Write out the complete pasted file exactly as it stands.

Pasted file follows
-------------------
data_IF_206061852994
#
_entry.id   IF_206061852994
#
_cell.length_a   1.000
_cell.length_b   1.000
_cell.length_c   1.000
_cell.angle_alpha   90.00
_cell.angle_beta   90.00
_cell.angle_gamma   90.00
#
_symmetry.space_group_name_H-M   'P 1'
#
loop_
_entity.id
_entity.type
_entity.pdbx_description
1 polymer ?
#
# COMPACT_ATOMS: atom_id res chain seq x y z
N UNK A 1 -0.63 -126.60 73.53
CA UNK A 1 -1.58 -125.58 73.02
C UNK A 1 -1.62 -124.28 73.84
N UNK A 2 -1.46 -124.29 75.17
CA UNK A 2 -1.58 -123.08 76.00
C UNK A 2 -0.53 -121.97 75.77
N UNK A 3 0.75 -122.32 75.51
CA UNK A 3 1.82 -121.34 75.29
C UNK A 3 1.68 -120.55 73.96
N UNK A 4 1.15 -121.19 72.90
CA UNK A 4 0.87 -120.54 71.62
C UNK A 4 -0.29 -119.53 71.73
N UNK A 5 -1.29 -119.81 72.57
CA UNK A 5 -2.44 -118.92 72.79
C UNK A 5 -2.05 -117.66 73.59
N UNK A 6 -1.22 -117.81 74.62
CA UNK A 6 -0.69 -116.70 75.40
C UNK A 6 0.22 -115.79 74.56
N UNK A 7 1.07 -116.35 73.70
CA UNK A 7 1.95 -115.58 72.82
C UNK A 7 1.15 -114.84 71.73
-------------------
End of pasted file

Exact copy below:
data_IF_206061852994
#
_entry.id   IF_206061852994
#
_cell.length_a   1.000
_cell.length_b   1.000
_cell.length_c   1.000
_cell.angle_alpha   90.00
_cell.angle_beta   90.00
_cell.angle_gamma   90.00
#
_symmetry.space_group_name_H-M   'P 1'
#
loop_
_entity.id
_entity.type
_entity.pdbx_description
1 polymer ?
#
# COMPACT_ATOMS: atom_id res chain seq x y z
N UNK A 1 -0.63 -126.60 73.53
CA UNK A 1 -1.58 -125.58 73.02
C UNK A 1 -1.62 -124.28 73.84
N UNK A 2 -1.46 -124.29 75.17
CA UNK A 2 -1.58 -123.08 76.00
C UNK A 2 -0.53 -121.97 75.77
N UNK A 3 0.75 -122.32 75.51
CA UNK A 3 1.82 -121.34 75.29
C UNK A 3 1.68 -120.55 73.96
N UNK A 4 1.15 -121.19 72.90
CA UNK A 4 0.87 -120.54 71.62
C UNK A 4 -0.29 -119.53 71.73
N UNK A 5 -1.29 -119.81 72.57
CA UNK A 5 -2.44 -118.92 72.79
C UNK A 5 -2.05 -117.66 73.59
N UNK A 6 -1.22 -117.81 74.62
CA UNK A 6 -0.69 -116.70 75.40
C UNK A 6 0.22 -115.79 74.56
N UNK A 7 1.07 -116.35 73.70
CA UNK A 7 1.95 -115.58 72.82
C UNK A 7 1.15 -114.84 71.73